Thus, winter sets the stage for unimpeded destruction of O3, which takes place for 5 - 6 weeks after the return of sunlight, during which time nitrogen compounds are still condensed or frozen and surfaces, provided by PSC's are still present for the reactions to occur on. This operates either until all the O3 is gone, or until the PSC's evaporate, restoring NO2 (from HNO3), which then can combine with ClO to reform the ClONO2 reservoir. What is critical is the overlap between cold and sunlight. It has been said that these conditions are like "hitting the fast forward button on O3 depletion."

To summarize conditions of the Antarctic winter and spring that are conducive to O3 destruction:

1) NO2 and CH4 are frozen
2) Thus they can't tie up Cl
3) Reactions that free Cl from relatively stable reservoirs (HCl or ClONO2) take place faster on surfaces, as provided by PSC's, than they do in a gaseous environment
4) With the first sun, atomic Cl is freed (Cl2 and HOCl photodissociate)
5) But, NO2 is still frozen
6) Thus, Cl attacks O3 unimpeded as long as sunlight and frozen conditions co-occur.

There may also be some positive feedback going on:

1. The decrease in O3 in the hole means that less solar radiation is absorbed in the stratosphere. This leads to longer perpetuation of the lower temperatures, and of the vortex itself, and

2. Increasing concentrations of CFC's in the atmosphere lead to increases in Earth surface temperatures (CFC's are also "greenhouse gases"), and to decreases in stratospheric temperatures, so they also may exacerbate the situation.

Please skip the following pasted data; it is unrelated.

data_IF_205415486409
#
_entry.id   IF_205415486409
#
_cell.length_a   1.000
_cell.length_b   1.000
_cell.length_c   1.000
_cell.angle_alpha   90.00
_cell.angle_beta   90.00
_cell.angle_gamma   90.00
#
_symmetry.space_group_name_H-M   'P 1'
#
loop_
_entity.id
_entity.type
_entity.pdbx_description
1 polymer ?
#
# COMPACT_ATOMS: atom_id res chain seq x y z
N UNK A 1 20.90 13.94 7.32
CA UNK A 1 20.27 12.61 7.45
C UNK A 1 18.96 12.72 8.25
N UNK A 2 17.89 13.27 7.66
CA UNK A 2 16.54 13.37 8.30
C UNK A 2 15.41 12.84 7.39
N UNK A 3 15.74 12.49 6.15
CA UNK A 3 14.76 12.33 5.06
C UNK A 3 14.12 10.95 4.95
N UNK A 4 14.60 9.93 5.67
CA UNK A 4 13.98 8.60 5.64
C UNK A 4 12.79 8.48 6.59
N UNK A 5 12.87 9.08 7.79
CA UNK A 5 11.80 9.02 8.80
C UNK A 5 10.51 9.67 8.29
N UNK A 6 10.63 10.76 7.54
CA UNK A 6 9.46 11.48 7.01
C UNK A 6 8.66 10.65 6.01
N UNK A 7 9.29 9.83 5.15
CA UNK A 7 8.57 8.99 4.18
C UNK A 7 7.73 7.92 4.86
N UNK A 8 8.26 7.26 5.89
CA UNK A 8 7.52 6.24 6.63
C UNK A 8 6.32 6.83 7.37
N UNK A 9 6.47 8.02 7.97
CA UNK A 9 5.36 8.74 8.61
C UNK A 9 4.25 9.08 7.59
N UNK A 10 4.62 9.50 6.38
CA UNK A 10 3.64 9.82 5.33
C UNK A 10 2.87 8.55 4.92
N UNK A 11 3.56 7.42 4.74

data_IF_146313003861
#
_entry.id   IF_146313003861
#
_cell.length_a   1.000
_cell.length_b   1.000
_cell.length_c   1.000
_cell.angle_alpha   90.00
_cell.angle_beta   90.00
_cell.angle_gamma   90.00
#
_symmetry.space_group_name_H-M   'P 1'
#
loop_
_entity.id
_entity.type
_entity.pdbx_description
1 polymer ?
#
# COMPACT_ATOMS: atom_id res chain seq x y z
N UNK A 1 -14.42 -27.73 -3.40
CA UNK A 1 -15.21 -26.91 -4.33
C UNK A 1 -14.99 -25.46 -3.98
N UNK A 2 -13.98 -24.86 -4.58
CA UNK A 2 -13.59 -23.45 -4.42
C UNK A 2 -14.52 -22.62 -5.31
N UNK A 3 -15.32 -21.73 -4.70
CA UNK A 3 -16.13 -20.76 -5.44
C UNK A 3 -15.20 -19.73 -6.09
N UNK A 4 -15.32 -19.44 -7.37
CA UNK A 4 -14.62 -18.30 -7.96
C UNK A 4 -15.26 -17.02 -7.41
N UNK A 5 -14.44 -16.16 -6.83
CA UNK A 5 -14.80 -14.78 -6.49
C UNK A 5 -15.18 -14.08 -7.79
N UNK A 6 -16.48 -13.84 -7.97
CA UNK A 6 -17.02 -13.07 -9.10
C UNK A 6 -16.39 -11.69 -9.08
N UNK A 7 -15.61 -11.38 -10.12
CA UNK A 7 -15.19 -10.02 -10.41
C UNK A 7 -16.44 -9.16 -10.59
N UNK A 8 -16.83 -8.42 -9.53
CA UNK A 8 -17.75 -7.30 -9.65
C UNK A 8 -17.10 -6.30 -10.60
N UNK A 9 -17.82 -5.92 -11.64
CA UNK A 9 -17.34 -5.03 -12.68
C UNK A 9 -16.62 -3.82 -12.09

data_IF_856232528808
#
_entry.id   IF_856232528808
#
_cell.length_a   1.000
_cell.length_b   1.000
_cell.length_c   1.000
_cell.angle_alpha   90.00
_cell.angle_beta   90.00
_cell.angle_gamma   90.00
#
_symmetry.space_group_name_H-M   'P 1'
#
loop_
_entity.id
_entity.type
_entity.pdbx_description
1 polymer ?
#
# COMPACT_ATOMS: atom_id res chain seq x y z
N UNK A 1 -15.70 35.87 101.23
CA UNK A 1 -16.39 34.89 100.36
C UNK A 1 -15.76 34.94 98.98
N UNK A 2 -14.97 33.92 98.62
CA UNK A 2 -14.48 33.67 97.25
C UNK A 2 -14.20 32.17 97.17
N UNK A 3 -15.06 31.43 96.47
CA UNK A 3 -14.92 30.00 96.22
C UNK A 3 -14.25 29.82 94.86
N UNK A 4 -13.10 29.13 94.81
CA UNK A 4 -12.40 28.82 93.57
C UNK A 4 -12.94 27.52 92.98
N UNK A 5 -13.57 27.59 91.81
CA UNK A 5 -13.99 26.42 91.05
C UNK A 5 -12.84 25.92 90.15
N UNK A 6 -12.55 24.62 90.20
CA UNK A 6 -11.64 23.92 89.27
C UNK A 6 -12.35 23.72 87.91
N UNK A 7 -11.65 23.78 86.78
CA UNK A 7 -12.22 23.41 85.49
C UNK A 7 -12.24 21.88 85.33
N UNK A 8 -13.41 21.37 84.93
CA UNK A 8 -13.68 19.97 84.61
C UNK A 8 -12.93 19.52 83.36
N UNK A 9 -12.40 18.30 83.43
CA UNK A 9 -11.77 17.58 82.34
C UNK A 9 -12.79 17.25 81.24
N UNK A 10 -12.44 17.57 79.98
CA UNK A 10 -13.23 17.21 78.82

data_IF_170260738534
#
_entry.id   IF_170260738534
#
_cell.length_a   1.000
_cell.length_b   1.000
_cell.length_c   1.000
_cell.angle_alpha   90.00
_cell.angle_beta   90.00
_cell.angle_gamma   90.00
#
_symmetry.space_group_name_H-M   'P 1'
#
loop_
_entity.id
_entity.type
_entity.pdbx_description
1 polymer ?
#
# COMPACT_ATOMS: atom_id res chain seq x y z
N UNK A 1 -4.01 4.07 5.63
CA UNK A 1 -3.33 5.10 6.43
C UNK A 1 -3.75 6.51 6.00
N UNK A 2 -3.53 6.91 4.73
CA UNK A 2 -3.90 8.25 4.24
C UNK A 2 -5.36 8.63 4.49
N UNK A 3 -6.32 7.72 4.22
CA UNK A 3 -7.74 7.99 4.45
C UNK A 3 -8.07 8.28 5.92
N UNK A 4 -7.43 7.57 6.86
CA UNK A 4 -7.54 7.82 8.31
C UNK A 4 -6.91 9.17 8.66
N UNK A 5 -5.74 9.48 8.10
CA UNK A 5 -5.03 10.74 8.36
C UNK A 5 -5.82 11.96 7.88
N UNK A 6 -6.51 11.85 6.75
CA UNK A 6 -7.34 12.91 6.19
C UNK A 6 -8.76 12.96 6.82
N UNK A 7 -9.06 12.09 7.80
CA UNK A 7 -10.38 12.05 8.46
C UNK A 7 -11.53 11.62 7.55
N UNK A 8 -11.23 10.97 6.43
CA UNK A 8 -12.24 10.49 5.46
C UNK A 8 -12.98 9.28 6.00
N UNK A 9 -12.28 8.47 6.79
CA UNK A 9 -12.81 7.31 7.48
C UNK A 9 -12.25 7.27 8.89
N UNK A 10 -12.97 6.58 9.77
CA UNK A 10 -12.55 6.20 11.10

Results from a variety of studies are fully consistent with this understanding of what is happening to O3 in the Antarctic stratosphere, and CFC's (and some Br-containing compounds) are clearly implicated as the villains. For example, results from aircraft sampling of stratospheric air (using satellite O3 readings to direct balloons into the center of the hole) implicate CFC's. In spring, levels of ClO are elevated in the hole compared to elsewhere, while O3 levels are way down. Levels of nitrogen oxides are also depressed there as compared to elsewhere.

Furthermore, concentrations of Cl in the stratosphere increased until quite recently. In fact, concentrations of CFC's themselves in the stratosphere were increasing at about 3 - 5% per year through the 1970's, 1980's and even the first part of the 1990's.

Bromine, of course, takes place in similar reactions. In fact, Br atoms are about 50x > efficient than Cl at attacking O3 in the chlorine-rich stratosphere, such that, even though present at lower concentrations, Br may be responsible for about 20% of Antarctic ozone depletion, with 5-10% of the total depletion due to methyl bromide alone.


We now know that global ozone is being affected, rather than just that over the Antarctic. First we'll talk about losses over the Arctic, and then about losses elsewhere.


An obvious question is whether something similar takes place over the Arctic. Indeed, the Arctic is experiencing depletions, but not as great as those over Antarctica. So far (1999) losses over the Arctic have been more in the 5-10% range, compared with 50 - 66% losses over Antarctica (and total losses there at some elevations). (However, during some very cold winters in the 1990's, losses over the Arctic were as high as 30% for total column ozone.) Why aren't losses as severe over the Arctic as over Antarctica?